Staff Publications

Staff Publications

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    'Staff publications' is the digital repository of Wageningen University & Research

    'Staff publications' contains references to publications authored by Wageningen University staff from 1976 onward.

    Publications authored by the staff of the Research Institutes are available from 1995 onwards.

    Full text documents are added when available. The database is updated daily and currently holds about 240,000 items, of which 72,000 in open access.

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Record number 537774
Title Effects of Xanthomonas wilt and other banana diseases on ecosystem services in banana-based agroecosystems
Author(s) Ocimati, W.; Groot, J.C.J.; Tittonell, P.; Taulya, G.; Blomme, G.
Source In: 10th International Symposium on Banana. - International Society for Horticultural Science (Acta Horticulturae ) - ISBN 9789462611924 - p. 19 - 32.
Event International Symposium on Banana/ISHS-ProMusa symposium, Montpellier, 2016-10-10/2016-10-14
DOI https://doi.org/10.17660/ActaHortic.2018.1196.3
Department(s) Farming Systems Ecology
PE&RC
Publication type Peer reviewed book chapter
Publication year 2018
Keyword(s) Drought tolerance - Landscape - Multiple functions - Provisioning - Regulatory - Shade tolerance - Supporting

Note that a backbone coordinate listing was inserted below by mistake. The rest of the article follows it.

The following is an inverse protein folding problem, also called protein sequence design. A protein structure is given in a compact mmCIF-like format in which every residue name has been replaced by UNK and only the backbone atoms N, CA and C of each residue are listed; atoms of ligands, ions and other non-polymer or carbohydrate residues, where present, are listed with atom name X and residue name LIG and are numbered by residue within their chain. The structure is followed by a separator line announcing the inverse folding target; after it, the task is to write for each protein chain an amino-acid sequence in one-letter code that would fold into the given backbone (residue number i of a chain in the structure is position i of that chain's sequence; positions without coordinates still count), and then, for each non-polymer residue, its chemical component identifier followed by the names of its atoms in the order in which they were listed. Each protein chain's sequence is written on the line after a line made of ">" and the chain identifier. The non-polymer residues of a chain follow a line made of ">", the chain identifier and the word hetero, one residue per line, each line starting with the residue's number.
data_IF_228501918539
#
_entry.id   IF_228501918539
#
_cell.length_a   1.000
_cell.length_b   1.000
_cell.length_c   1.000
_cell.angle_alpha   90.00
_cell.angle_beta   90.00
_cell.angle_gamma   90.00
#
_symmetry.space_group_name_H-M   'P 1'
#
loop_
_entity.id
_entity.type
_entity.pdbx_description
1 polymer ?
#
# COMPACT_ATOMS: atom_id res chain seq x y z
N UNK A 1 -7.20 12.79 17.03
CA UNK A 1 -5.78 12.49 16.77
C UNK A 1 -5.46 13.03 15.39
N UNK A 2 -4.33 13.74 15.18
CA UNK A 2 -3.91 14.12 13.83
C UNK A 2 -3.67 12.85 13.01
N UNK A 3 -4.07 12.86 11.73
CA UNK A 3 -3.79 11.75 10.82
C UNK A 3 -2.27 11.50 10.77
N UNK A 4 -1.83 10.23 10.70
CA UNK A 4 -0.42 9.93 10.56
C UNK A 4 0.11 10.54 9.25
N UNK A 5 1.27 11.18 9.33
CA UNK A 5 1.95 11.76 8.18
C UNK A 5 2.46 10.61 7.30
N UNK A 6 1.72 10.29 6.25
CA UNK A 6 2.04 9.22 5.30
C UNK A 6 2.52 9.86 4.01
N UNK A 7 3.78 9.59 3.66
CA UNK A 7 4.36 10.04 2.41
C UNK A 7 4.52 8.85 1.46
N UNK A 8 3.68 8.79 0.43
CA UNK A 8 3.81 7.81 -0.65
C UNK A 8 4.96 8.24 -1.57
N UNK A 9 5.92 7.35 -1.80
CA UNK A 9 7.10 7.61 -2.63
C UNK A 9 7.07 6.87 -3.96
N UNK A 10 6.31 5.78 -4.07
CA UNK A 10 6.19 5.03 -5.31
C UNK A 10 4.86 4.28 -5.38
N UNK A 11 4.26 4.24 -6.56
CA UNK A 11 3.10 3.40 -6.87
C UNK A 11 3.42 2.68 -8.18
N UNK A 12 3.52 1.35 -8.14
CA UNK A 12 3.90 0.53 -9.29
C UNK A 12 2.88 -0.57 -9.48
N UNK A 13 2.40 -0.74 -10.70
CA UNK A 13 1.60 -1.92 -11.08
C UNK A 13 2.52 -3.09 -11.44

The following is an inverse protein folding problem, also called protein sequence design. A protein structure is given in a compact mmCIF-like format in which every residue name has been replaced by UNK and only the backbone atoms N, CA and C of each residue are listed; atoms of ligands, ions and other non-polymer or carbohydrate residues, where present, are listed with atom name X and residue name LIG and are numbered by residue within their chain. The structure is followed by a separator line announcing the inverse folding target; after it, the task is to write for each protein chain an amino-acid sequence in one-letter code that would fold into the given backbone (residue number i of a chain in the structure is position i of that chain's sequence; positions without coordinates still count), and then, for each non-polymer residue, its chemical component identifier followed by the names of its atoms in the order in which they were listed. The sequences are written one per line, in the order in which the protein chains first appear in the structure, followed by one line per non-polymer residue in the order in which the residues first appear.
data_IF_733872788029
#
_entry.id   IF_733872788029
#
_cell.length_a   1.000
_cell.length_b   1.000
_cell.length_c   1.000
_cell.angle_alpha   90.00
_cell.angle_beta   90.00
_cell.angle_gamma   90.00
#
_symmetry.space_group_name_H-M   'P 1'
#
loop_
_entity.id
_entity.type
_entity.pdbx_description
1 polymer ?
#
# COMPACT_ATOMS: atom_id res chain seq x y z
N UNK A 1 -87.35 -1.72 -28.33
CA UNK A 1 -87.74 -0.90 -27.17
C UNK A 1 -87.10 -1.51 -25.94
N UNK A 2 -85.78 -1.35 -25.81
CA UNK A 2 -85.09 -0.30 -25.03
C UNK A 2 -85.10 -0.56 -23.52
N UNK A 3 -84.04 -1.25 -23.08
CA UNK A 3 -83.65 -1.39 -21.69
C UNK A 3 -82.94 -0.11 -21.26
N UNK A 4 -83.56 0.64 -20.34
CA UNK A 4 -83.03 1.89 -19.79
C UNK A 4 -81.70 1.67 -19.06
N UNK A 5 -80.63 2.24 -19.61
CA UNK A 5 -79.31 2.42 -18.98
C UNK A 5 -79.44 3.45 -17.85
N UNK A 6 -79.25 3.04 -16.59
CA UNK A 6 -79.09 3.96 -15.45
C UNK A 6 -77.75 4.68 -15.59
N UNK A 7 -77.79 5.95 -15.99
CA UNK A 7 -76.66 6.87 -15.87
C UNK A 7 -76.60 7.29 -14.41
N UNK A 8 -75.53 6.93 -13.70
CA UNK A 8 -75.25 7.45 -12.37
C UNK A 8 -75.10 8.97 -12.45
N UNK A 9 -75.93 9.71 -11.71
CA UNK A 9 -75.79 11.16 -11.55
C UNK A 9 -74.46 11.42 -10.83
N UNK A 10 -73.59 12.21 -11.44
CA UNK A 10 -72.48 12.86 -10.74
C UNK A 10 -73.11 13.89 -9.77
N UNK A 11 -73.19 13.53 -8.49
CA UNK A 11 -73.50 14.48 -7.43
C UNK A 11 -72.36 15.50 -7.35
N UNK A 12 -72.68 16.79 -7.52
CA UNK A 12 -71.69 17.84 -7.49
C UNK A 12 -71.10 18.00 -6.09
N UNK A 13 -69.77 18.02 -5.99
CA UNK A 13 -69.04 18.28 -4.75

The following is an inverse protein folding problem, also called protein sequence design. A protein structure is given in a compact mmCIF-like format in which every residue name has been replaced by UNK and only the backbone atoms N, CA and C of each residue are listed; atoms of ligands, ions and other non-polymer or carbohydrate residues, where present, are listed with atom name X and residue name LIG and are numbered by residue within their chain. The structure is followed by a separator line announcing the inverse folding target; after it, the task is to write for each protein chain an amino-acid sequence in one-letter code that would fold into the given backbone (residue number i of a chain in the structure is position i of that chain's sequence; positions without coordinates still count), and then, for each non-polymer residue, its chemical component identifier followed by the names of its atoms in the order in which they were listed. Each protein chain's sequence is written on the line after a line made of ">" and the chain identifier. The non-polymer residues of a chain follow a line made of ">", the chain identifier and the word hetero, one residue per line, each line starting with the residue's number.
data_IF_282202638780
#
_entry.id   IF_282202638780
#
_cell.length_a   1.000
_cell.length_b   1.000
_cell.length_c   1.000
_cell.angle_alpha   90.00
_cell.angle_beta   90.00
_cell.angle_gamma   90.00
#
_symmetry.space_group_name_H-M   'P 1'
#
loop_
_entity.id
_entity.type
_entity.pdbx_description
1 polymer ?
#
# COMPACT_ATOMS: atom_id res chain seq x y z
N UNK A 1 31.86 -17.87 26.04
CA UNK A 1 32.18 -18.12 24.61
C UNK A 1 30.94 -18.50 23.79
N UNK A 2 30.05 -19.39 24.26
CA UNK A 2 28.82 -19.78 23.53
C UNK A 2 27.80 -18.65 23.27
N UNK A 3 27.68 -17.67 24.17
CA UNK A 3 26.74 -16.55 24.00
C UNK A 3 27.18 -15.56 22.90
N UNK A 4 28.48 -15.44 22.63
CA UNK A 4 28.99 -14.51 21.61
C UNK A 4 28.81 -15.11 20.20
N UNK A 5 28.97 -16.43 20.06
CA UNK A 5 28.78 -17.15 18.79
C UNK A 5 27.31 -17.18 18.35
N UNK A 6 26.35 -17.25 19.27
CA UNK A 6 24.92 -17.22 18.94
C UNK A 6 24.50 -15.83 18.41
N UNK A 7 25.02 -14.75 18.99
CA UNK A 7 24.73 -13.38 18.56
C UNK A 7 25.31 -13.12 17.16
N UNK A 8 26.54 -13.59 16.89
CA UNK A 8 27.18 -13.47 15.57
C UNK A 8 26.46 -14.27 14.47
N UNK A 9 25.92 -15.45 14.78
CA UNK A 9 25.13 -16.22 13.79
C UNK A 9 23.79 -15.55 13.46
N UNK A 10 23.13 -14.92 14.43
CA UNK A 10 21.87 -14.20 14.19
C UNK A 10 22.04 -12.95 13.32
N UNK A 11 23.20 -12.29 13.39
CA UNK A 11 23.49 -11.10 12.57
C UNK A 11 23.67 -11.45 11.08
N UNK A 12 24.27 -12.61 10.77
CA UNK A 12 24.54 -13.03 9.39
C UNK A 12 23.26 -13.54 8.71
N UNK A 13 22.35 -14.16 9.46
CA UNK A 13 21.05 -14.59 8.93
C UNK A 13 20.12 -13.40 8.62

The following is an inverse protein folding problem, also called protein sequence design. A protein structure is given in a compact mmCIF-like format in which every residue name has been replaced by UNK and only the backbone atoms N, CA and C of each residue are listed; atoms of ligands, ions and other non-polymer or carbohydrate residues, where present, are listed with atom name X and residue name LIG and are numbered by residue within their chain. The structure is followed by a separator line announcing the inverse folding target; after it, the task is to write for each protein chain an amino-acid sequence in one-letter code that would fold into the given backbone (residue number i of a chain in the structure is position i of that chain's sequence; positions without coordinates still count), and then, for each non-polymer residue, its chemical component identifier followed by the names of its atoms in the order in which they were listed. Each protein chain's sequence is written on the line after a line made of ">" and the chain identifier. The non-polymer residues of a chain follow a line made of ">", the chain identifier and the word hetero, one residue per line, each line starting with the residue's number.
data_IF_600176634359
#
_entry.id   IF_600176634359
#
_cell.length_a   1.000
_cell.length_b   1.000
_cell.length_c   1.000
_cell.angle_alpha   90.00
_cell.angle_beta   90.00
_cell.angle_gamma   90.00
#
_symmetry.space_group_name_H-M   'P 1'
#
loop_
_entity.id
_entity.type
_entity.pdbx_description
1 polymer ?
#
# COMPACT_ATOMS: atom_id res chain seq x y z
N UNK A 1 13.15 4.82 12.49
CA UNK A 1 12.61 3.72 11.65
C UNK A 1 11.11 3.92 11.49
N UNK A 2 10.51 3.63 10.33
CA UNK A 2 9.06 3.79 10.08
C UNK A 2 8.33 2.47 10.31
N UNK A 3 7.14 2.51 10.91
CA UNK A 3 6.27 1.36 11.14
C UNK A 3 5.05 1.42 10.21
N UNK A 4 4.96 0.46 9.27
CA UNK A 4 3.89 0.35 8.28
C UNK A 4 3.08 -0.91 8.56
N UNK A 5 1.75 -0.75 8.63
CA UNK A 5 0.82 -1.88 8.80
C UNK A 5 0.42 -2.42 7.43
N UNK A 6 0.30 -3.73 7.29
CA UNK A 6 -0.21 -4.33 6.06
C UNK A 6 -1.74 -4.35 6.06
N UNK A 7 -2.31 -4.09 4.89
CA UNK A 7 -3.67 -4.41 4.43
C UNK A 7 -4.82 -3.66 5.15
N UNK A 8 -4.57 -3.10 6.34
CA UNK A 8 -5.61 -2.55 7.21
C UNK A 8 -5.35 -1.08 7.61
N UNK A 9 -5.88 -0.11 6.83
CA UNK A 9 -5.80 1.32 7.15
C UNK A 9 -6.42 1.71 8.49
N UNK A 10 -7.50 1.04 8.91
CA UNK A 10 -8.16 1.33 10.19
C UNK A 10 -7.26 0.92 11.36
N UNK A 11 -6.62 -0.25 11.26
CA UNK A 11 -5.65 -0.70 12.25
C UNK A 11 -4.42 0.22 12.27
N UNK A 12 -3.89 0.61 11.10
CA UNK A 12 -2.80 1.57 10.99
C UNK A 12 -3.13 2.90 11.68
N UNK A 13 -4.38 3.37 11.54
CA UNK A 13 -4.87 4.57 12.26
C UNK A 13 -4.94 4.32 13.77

Abstract Banana plantations are multifunctional agroecosystems that besides their main provisioning service also deliver a range of supporting, regulatory and cultural services that are largely unvalorized. Banana is perennial in nature with plantations as old as 50 years reported in the African Great Lakes region. Banana is cultivated in a wide range of agroecologies (from sea level to 2400 m a.s.l.) and cropping systems, where it contributes to various ecosystem services (ES). These include regulating soil erosion, water cycles and quality, and nutrient recycling. However, the outbreak of Xanthomonas wilt of banana (XW) along with some of its management practices, such as uprooting mats/entire fields, is devastating banana production and rendering landscapes bare and prone to degradation. Yet this process is also leading to diversification of agroecosystems in over 70% of farms in the African Great Lakes region with unknown but potentially positive consequences for resilience and adaptation, as well as for local diets. The sustainability of these alternative land-uses is variable. This study reviews the different services offered by banana plantations and the impacts, positive or negative, that XW-driven diversification may have on these services. It suggests the need to consider explicitly the consequences of pests and diseases for the full range of ES provided by the crop and an ES-broad framework for estimation of losses, and planning resources and strategies for disease management. The study also suggests strategies, such as incorporation of shade- and drought-tolerant cover crops, hedges and agroforestry trees, to augment the supply of key ES within XW-affected agroecosystems/landscapes.
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